Wednesday, January 27, 2010

Uganda Reverses Decision To Block British Oil Bid


Uganda backed down from a pledge to bar Tullow Oil from
acquiring more oil fields after the British firm presented the
president with a choice of Chinese, French and US partners,
officials said Tuesday.

State Minister for Investment Aston Kajara told AFP that senior
Tullow executives met President Yoweri Museveni in his office on
Monday to discuss the fate of the east African country's
much-coveted oil fields.

"Tullow presented a proposal to his excellency the president
which revealed they had a number of partners interested in
developing oil in Uganda," he said.

Kajara listed China's state oil giant CNOOC, France's Total and
US company Exxon Mobil as partners it could bring in to develop the
oil fields, if it was allowed to buy the assets of its Canadian
partner Heritage Oil.

Tullow and Heritage control much of Uganda's confirmed oil
reserves in a 50-50 partnership. Tullow by itself also owns a
separate oil field zone.

When Heritage announced its desire to sell its share, Tullow
invoked a previously negotiated pre-emptive right to buy out the
Canadian company and made a bid of 1.35 billion dollars.

Tullow's move to swallow up Heritage's assets had sparked
Ugandan fears that the British group would secure a virtual
monopoly over the country's oil fields and drew a pledge by Kampala
to support a rival bid by Italian group ENI.

"We haven't vetoed yet, but our statement is very clear that we
shall not allow a process that will promote monopoly and therefore
we support the Heritage-ENI transaction," Energy Minister Hillary
Onek had said last week.

ENI chief Paolo Scaroni even told Italy's La Repubblica daily on
Monday that his group was planning to invest 13 billion dollars
(9.2 billion euros) to develop hydrocarbons in Uganda after
acquiring Heritage's rights.

But Information Minister Kabakumba Matsiko told AFP Tuesday that
Uganda had not made a final decision to block Tullow's bid.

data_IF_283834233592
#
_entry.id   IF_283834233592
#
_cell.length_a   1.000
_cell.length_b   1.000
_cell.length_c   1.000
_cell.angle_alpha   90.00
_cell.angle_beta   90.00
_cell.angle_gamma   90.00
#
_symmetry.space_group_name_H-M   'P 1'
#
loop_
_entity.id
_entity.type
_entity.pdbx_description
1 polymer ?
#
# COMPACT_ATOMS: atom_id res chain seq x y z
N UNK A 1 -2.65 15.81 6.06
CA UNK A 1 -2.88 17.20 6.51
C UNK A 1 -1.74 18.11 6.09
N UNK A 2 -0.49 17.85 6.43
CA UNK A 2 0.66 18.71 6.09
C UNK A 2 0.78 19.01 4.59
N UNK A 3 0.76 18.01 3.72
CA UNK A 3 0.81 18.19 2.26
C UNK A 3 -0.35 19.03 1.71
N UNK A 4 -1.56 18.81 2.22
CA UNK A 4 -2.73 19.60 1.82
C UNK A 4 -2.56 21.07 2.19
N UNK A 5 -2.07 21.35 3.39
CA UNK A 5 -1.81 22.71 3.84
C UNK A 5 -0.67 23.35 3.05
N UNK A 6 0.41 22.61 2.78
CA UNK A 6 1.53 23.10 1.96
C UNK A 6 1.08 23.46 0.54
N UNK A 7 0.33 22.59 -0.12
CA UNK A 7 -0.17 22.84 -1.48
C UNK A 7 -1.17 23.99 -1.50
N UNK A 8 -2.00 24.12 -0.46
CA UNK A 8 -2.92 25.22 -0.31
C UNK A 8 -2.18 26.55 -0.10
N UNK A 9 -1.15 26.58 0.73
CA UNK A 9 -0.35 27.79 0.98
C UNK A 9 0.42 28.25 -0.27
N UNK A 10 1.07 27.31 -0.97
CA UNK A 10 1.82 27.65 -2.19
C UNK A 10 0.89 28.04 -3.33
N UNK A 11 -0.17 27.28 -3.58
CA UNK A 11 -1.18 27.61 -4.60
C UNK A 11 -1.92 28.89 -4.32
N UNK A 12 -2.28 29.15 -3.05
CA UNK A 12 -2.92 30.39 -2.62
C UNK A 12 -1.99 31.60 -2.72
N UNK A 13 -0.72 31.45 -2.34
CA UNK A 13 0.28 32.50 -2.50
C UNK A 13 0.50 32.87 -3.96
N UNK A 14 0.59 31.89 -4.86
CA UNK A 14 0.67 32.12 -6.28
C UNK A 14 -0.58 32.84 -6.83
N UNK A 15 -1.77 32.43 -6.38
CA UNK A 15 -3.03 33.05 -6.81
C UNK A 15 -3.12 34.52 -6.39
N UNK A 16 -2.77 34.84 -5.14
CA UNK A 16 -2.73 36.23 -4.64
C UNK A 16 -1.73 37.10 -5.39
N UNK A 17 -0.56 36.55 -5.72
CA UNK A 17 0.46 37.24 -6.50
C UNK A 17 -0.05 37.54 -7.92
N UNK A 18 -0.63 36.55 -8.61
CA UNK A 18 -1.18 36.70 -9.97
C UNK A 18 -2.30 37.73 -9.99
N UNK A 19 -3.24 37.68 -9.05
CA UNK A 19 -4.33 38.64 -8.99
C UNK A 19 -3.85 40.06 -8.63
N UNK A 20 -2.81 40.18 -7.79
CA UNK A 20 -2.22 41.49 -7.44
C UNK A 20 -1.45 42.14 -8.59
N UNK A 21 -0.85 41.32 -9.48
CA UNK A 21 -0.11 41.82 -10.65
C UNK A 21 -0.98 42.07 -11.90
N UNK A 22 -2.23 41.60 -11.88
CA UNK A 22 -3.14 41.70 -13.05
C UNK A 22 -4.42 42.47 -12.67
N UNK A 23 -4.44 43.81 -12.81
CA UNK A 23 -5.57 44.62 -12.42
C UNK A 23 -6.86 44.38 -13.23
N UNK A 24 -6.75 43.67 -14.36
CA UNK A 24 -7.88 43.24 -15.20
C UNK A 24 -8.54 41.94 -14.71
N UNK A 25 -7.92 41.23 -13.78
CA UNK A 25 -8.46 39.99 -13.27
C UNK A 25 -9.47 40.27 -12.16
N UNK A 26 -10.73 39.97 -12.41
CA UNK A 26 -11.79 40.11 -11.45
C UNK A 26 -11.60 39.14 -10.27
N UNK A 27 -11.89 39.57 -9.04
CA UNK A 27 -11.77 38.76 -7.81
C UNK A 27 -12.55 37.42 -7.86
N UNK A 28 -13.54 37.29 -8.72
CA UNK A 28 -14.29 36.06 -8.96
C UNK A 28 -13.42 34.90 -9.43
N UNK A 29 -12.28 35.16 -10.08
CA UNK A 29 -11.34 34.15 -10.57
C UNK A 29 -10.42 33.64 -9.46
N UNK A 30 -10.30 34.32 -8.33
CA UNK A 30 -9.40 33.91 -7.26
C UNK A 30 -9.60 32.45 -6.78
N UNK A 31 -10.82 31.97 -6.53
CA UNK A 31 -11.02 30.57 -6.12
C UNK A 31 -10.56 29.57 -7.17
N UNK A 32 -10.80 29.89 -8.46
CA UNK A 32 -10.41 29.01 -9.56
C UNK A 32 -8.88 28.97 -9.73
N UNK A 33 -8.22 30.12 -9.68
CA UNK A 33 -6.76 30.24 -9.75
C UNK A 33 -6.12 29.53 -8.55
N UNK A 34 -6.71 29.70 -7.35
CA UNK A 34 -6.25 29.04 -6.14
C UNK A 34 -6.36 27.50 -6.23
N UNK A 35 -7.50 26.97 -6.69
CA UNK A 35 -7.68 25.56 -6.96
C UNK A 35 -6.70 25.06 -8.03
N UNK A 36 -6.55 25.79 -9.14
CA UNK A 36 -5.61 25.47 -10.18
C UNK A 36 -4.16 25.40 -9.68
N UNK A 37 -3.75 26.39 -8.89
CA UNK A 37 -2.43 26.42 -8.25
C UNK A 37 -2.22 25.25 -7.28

"The final decision is a process and government has not yet
reached a final decision," he said.

Kajara suggested that Museveni and the Tullow executives ironed
out their differences during Monday's meeting at State House.

"They said they wanted to remain working in this country and
wanted to involve other partners who have experience in developing,
refining and pipelines," he said.

"The president listened to them and he advised that Onek should
retract that letter," he said, referring to a letter the energy
minister sent to Tullow to inform them that the government
objections were final.

The latest estimates suggest that Uganda's northwestern Lake
Albert region holds two billion barrels of oil.

Expectations for Uganda's embryonic oil sector are for a
refinery with a capacity of 150,000 barrels per day, with
production predicted to ramp up to that level between 2014 and

The prospect of seeing a British firm secure a stranglehold on
the industry has sparked concerns among some commentators and
officials that their country was being "re-colonised".

"Some of these oil companies are behaving as if they own the
oil. They don't. These are resources that belong to the
people of Uganda," Onek said last week, echoing those concerns.

But several Ugandan analysts have said that Museveni is anxious
to reap some benefit from Uganda's oil reserves before the upcoming general elections, scheduled for early next year.

They argue the president would be drawn by a bid that offers
Uganda significant cash upfront, before any oil is pumped.

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